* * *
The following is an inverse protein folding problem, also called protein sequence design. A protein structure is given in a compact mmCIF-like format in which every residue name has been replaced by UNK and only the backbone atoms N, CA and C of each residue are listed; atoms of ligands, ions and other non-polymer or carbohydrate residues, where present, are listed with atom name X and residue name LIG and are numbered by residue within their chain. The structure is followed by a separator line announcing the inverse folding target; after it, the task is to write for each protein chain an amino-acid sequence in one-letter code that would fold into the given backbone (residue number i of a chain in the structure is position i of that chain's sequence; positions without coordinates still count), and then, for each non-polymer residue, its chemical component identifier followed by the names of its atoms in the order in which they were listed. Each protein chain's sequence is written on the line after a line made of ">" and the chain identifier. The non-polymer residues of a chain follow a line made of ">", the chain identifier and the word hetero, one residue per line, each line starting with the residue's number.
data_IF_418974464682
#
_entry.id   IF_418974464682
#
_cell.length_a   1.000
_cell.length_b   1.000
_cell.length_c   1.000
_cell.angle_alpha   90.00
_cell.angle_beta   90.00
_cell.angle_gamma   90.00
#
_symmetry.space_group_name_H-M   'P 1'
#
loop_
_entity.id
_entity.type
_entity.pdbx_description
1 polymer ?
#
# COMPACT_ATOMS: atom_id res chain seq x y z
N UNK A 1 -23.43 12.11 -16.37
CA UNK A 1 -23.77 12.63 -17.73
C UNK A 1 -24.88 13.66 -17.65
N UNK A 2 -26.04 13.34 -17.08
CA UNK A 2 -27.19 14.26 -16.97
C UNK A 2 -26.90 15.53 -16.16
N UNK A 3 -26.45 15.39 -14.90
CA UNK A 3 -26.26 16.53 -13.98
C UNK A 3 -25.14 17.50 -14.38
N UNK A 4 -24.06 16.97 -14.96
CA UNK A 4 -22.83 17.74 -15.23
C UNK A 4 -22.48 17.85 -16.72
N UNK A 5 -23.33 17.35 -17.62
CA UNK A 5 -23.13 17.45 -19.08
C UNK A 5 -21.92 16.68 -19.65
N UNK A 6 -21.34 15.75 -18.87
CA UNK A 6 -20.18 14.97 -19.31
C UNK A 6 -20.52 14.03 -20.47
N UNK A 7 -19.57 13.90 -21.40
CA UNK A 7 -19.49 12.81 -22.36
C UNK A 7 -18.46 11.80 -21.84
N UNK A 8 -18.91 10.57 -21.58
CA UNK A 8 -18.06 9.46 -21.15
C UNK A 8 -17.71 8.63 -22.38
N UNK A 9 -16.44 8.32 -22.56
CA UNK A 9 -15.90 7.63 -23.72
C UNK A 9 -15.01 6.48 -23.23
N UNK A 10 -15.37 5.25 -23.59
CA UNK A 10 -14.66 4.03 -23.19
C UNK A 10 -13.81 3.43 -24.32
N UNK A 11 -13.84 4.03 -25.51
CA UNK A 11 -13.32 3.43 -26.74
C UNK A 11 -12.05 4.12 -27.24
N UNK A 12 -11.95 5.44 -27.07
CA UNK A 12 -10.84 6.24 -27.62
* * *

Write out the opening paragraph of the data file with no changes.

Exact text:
The following is an inverse protein folding problem, also called protein sequence design. A protein structure is given in a compact mmCIF-like format in which every residue name has been replaced by UNK and only the backbone atoms N, CA and C of each residue are listed; atoms of ligands, ions and other non-polymer or carbohydrate residues, where present, are listed with atom name X and residue name LIG and are numbered by residue within their chain. The structure is followed by a separator line announcing the inverse folding target; after it, the task is to write for each protein chain an amino-acid sequence in one-letter code that would fold into the given backbone (residue number i of a chain in the structure is position i of that chain's sequence; positions without coordinates still count), and then, for each non-polymer residue, its chemical component identifier followed by the names of its atoms in the order in which they were listed. Each protein chain's sequence is written on the line after a line made of ">" and the chain identifier. The non-polymer residues of a chain follow a line made of ">", the chain identifier and the word hetero, one residue per line, each line starting with the residue's number.